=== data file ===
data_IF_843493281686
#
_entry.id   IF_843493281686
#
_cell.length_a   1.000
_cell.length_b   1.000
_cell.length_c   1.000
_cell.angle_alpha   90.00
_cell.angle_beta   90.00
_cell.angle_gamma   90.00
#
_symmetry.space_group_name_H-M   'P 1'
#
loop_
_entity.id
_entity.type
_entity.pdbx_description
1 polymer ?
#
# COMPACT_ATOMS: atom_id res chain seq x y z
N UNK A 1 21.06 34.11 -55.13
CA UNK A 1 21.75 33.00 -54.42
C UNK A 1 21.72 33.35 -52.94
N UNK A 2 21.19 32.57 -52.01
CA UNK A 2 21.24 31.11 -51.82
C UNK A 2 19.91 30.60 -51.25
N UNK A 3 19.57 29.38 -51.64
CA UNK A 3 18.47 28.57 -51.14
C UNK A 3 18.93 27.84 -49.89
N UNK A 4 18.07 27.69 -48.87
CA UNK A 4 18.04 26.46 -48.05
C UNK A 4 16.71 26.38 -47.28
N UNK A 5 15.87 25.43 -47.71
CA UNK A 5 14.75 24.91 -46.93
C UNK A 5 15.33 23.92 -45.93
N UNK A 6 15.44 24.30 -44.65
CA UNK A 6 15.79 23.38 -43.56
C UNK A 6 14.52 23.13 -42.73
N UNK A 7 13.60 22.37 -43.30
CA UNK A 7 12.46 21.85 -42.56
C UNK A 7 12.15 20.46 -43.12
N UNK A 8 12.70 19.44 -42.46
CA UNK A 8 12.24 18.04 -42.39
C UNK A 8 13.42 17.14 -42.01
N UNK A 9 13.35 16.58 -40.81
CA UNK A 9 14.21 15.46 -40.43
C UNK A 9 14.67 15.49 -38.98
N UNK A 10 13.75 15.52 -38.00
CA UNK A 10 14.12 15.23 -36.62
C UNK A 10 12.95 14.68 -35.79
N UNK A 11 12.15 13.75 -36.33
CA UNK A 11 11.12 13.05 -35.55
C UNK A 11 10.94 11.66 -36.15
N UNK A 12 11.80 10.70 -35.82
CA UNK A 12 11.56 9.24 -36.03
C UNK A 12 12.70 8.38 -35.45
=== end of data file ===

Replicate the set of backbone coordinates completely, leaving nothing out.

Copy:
data_IF_843493281686
#
_entry.id   IF_843493281686
#
_cell.length_a   1.000
_cell.length_b   1.000
_cell.length_c   1.000
_cell.angle_alpha   90.00
_cell.angle_beta   90.00
_cell.angle_gamma   90.00
#
_symmetry.space_group_name_H-M   'P 1'
#
loop_
_entity.id
_entity.type
_entity.pdbx_description
1 polymer ?
#
# COMPACT_ATOMS: atom_id res chain seq x y z
N UNK A 1 21.06 34.11 -55.13
CA UNK A 1 21.75 33.00 -54.42
C UNK A 1 21.72 33.35 -52.94
N UNK A 2 21.19 32.57 -52.01
CA UNK A 2 21.24 31.11 -51.82
C UNK A 2 19.91 30.60 -51.25
N UNK A 3 19.57 29.38 -51.64
CA UNK A 3 18.47 28.57 -51.14
C UNK A 3 18.93 27.84 -49.89
N UNK A 4 18.07 27.69 -48.87
CA UNK A 4 18.04 26.46 -48.05
C UNK A 4 16.71 26.38 -47.28
N UNK A 5 15.87 25.43 -47.71
CA UNK A 5 14.75 24.91 -46.93
C UNK A 5 15.33 23.92 -45.93
N UNK A 6 15.44 24.30 -44.65
CA UNK A 6 15.79 23.38 -43.56
C UNK A 6 14.52 23.13 -42.73
N UNK A 7 13.60 22.37 -43.30
CA UNK A 7 12.46 21.85 -42.56
C UNK A 7 12.15 20.46 -43.12
N UNK A 8 12.70 19.44 -42.46
CA UNK A 8 12.24 18.04 -42.39
C UNK A 8 13.42 17.14 -42.01
N UNK A 9 13.35 16.58 -40.81
CA UNK A 9 14.21 15.46 -40.43
C UNK A 9 14.67 15.49 -38.98
N UNK A 10 13.75 15.52 -38.00
CA UNK A 10 14.12 15.23 -36.62
C UNK A 10 12.95 14.68 -35.79
N UNK A 11 12.15 13.75 -36.33
CA UNK A 11 11.12 13.05 -35.55
C UNK A 11 10.94 11.66 -36.15
N UNK A 12 11.80 10.70 -35.82
CA UNK A 12 11.56 9.24 -36.03
C UNK A 12 12.70 8.38 -35.45